It is a question often pondered by practice managers and others overseeing the financial aspects of an imaging enterprise: What guidelines or benchmarks do I use to determine whether to retain my in-house billing department or outsource billing? At a June 9 session at the RBMA conference in Orlando, Florida, Randal Roat, vice president of radiology services for MMP (Flint, Michigan), and Michael Gonzales, billing operations manager for Radiological Associates (Sacramento, California), provided a unique, engaging, and informative approach to answering that very question.
The high level of audience participation was due to the session’s novel format: Roat assumed the role of the billing department manager for an imaginary practice called Everywhere Radiology Group (ERG). Gonzales played the part of an executive with an outside billing company.
Over the next 30 minutes, the speakers presented a series of slides detailing the financial state of ERG’s billing department, as well as the RBMA benchmarks for those categories. This side-by-side comparison was, perhaps, the most important information offered during the session because it provided attendees with an idea of how their performance compares with the RBMA survey results. To allow for the fact that many of those in the audience may not have been familiar with the accounting or billing terms presented, the audience was provided with brief descriptions:
- adjusted collection percentage indicates how well a billing office is collecting what is expected to be collected,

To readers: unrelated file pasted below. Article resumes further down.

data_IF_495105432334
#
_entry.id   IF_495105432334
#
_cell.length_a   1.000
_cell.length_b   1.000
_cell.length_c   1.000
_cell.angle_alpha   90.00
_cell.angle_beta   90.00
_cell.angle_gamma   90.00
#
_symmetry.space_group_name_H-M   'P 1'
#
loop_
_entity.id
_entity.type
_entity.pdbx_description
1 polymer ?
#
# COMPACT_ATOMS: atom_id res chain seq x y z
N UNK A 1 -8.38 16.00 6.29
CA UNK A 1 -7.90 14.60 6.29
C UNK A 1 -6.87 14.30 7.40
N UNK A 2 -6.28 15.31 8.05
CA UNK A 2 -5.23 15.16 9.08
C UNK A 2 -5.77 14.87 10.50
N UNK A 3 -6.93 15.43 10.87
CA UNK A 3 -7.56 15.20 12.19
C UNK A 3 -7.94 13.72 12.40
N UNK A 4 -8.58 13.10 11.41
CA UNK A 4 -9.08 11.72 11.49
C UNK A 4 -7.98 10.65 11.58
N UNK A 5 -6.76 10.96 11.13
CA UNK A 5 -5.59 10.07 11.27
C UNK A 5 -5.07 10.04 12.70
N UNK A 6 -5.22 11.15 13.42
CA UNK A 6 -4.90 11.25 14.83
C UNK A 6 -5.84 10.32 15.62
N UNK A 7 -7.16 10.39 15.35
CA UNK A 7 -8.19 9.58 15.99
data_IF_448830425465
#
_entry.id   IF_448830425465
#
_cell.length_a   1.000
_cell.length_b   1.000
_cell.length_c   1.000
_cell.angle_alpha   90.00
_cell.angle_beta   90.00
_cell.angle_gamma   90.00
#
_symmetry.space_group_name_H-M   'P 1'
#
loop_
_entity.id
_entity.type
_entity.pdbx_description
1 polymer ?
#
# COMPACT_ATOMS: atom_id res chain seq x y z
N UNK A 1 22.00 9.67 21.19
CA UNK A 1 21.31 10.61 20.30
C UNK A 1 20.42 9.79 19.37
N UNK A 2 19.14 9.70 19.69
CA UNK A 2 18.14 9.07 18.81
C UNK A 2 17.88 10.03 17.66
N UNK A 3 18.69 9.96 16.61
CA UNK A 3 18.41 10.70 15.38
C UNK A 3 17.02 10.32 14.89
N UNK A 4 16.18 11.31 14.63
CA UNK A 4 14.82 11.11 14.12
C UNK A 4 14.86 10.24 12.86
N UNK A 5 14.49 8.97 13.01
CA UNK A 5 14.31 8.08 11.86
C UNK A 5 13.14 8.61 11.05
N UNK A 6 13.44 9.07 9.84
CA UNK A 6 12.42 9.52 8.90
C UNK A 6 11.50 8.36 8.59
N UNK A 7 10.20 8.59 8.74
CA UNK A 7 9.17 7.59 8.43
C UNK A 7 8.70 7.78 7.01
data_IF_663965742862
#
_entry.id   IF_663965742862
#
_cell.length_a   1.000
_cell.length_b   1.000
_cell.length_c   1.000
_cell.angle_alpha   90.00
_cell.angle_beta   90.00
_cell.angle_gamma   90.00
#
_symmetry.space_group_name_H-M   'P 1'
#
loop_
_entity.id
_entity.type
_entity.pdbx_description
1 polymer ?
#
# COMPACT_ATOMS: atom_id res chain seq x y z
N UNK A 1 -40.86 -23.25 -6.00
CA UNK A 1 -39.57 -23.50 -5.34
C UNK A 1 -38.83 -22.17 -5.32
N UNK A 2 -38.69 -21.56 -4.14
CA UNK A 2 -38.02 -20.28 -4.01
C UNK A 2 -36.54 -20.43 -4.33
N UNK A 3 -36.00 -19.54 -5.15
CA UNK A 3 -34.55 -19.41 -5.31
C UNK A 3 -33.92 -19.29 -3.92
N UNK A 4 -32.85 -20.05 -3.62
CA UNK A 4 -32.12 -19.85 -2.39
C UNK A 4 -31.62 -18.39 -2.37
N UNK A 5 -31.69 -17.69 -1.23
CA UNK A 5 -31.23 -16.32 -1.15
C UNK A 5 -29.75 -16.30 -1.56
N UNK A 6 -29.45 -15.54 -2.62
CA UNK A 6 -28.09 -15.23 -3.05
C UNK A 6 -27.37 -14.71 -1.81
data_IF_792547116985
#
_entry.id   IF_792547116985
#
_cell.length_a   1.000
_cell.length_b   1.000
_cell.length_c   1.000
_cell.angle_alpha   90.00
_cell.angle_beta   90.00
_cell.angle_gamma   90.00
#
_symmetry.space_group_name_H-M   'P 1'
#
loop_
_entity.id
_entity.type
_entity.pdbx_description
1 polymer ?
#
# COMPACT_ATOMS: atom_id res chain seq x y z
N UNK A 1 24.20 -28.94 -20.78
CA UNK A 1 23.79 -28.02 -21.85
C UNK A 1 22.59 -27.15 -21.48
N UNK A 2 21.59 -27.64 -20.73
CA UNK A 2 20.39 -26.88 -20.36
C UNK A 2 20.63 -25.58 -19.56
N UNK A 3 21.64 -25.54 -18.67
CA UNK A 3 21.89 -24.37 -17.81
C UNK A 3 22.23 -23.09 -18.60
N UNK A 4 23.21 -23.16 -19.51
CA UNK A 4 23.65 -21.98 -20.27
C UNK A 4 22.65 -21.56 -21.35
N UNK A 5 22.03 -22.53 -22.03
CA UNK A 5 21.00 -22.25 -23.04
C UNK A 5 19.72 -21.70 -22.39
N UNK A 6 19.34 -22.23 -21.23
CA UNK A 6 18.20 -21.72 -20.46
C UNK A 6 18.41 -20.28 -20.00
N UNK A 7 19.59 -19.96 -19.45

- days charges in accounts receivable provides a rough measure of how long it takes to collect,
- bad-debt recovery is the percentage of collection-agency write-offs recovered, and
- cost of billing includes all costs incurred in the billing/collection process.
Key points of comparison between ERG’s financial indicators and RBMA benchmarks are shown in the table
|Table. Performance of a hypothetical company (ERG), as compared with RBMA benchmarks.|
|RBMA Key Indicator||ERG||RBMA|
|Adjusted collection percentage||76%||84%|
|Days charges in accounts receivable||65||47|
|Total adjustments (as % of gross charges)||15%||57%|
|Total write-offs (as % of gross charges)||20%||7%|
|Total write-offs (as % of adjusted charges)||24%||17%|
|Aging > 120 days||22%||16%|
|Collection-agency write-offs (as % of gross charges)||18%||7%|
|Collection-agency write-offs (as % of adjusted charges)||22%||17%|
|Bad-debt recoveries (as % of collection-agency write-offs)||6%||8%|
|Billing/collection expense percentage||12%||9.3%|
|Billing cost per procedure||$3.50||$3.37|
From the outset, it was made clear that there are many variables in any practice that can influence the decision beyond a comparison of figures and percentages, including the percentage of Medicaid patients, geography (inner city versus suburb), and competitive issues.
Gonzales, who has 13 years of prior experience with a medical billing company specializing in anesthesia, says, “We took a case study out of an RBMA accounts-receivable survey. Then, we took some of the variables that are in an urban, hospital-based practice with a high indigent population, high Medicaid, and possibly no CT. All those factors are relevant.” ERG is also described as having no MRI because another facility was first to get the required certificate of need.
When all is said and done, however, the true cost of in-house billing versus the percentage paid to outsource the function is often the tipping point for the decision. “We wanted the audience to look at the numbers not as a static comparison, but including the environmental factors that make each practice unique. A lot of it depends on the payor mix,” Gonzales says.
After reviewing the benchmarks and comparing ERG and RBMA data, it is time for the audience members, playing the roles of radiologists, to ask questions. One asks how the provider would get its data back if its relationship with the outsourced-billing company fails. “We will create a file to transfer